As promised. First recall I and others have said that a manifold is a topological space with certain additional properties, and also that a topological space space is a set with certain additional properties. So it seems wise to start with some exceptionally basic set theory.

In what follows, I will cover no more ground than is needed in order to move on. And, oh; if you think you know this stuff already (and I'm sure you do!) it still might be worth a quick skim, as not everyone uses the same notational and terminological conventions.

So a set is simply a collection of objects that has some claim to being a collection. If this sounds circular, it is because the notion of a "set" is in some sense primitive - we all know what we mean, just that we can't quite put our finger on it. I write to mean that is anelementin the set and its negation .

Context sometimes make it more convenient to write to mean exactly the same thing - is a set that contains the element , likewise the negation.

Now notice this key fact: elements in a set can beabsolutely anything-they may, and often are, themselves sets, as we shall see. So in order to avoid a famous paradox due to B. Russell, I make the stipulation.....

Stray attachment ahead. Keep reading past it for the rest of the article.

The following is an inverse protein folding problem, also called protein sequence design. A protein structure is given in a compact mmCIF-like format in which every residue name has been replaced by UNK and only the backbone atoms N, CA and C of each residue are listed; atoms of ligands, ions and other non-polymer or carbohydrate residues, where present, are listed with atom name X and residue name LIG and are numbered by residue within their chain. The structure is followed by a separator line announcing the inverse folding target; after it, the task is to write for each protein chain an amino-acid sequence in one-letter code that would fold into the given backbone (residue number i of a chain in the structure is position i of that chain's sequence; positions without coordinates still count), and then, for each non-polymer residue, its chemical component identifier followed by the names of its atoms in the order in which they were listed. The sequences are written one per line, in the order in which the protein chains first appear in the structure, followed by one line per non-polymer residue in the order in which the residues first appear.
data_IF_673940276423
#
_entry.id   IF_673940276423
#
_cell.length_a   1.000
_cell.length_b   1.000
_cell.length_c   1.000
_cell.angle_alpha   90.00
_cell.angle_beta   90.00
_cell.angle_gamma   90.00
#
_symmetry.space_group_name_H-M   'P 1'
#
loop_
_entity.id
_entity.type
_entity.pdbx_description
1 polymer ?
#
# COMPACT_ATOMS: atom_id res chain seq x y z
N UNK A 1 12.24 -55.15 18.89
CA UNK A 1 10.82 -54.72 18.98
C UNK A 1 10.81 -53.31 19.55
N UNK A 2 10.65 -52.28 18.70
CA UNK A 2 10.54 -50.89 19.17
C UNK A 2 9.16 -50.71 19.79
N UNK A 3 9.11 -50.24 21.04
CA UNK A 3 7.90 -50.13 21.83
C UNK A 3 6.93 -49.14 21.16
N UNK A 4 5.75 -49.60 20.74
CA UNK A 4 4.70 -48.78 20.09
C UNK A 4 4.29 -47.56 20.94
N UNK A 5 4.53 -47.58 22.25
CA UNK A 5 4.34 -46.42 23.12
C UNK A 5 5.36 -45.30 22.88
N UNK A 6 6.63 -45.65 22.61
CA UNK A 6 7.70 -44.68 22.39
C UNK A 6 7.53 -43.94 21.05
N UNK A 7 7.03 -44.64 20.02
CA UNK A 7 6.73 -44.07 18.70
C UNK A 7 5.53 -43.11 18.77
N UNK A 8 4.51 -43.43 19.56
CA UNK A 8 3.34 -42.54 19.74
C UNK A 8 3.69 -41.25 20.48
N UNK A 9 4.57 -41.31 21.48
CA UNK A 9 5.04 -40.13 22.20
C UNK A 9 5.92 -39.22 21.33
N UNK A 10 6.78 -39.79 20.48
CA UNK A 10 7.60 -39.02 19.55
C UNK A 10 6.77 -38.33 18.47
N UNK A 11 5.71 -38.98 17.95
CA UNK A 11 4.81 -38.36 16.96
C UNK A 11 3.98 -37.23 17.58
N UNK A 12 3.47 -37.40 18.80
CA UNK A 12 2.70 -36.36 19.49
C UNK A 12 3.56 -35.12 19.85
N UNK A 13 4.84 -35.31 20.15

A set is well-defined iff every object in the universe of objects is either definitely in that set or definitely not in it.

Key fact 2: Given a set and another set I will say that if every element in is also an element in I will say say that is a subset of . But note I do not NECESSARILY insist there are elements in that are NOT also in .....but I might.

In the latter case I write , in the former I write Note this does not mean I am uncertain whether or not , rather that whatever I have to say about this subset applies equally whether equality holds or whether it doesn't.

Let me know introduce you some extremely important subsets. Suppose a set. Then the set is called the "singleton set", since it has only a single element. We shall see a generalization of this shortly, but note for now that , since is always true, is meaningless.

The other subset of key importance is the empty set which I write as for any set . In a while I shall prove the rather startling fact that the empty set is always a subset of any set.

This post is already over-long, but let me just mention 2 "operations" on sets (of course they are not really operations)

The intersection of 2 sets defines those elements that are in both sets equally. So for the sets I write . Note that the intersection is itself a set.

The union of 2 sets defines those elements that are in one, the other, or both. I write for the union, which is itself a set.

Some properties of intersection and union will be of interest, but I have no doubt you have had enough of me for now.

Ask questions if you want....